The intense boredom of being limited to a hotel, arena and concrete courtyard for a month, with another month to go for the lucky ones, seems to be the biggest challenge facing everyone. They do what they can to stay amused with video games, cards, movies and occasional trips to Commonwealth Stadium to play soccer or football, but it can only divert their attention for so long.
“It kind of feels like a long road trip for us,” added Dallas Stars centre Radek Faska. “The NHL did a pretty good job with the set up, but mentally it’s tough to be doing the same routine every day. But we enjoy being together and it’s playoff hockey, it’s what we play hockey for, so hopefully we’ll go far.”
That’s just it: As much as bubble life drives them crazy sometimes, nobody wants to leave. At least, not until the job is done.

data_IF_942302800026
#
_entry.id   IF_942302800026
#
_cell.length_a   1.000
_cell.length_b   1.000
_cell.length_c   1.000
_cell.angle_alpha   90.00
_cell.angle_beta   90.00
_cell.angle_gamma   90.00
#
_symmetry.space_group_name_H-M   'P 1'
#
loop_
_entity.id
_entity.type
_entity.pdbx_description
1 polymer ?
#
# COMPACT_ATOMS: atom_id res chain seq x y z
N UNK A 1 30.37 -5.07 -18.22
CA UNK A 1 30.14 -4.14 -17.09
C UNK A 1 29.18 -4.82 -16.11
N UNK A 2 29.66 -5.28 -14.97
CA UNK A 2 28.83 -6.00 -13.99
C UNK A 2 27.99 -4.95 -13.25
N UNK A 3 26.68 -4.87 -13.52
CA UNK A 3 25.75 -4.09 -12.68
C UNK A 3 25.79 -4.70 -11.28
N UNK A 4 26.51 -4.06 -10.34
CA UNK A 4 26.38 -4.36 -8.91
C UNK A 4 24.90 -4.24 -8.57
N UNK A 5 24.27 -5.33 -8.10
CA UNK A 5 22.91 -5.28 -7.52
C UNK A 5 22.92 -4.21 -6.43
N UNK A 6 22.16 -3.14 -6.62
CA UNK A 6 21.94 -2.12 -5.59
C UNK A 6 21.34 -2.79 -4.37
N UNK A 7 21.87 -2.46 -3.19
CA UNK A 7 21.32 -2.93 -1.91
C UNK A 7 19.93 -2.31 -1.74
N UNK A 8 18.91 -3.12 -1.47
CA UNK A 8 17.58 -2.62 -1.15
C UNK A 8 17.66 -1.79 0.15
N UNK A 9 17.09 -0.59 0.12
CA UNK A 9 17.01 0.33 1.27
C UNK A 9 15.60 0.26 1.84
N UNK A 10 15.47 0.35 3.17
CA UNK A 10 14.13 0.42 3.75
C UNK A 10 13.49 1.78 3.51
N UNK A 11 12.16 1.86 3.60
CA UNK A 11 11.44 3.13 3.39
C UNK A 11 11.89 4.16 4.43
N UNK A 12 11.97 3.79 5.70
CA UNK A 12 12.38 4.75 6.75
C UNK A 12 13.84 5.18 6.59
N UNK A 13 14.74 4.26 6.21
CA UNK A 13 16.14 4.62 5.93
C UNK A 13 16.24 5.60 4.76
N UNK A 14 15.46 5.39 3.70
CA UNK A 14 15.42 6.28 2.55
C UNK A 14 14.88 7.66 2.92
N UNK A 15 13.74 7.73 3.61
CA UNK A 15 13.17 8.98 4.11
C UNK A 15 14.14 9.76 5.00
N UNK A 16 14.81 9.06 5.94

“No one is complaining, this is what we all signed up for,” said Stars coach Rick Bowness. “There’s no other place we’d rather be than right here, playing playoff hockey.”
Vegas defenceman Zach Whitecloud is well aware he has become a role model for indigenous people in Canada and the United States. The 23-year-old member of Sioux Valley Dakota Nation in Manitoba and says response to his hockey evolution was almost immediate.
“Right when I left (for college in Minnesota), I started having people reach out from back home, people started to show their support,” he said.
“Then I started hearing from people from other areas of Canada who wanted to show their support. Other areas of Minnesota, too. I have a good grasp on where I’m at as a role model for my people. Hearing everyone’s support is huge for me, a reminder that everyone is watching and I’m making people proud back home.”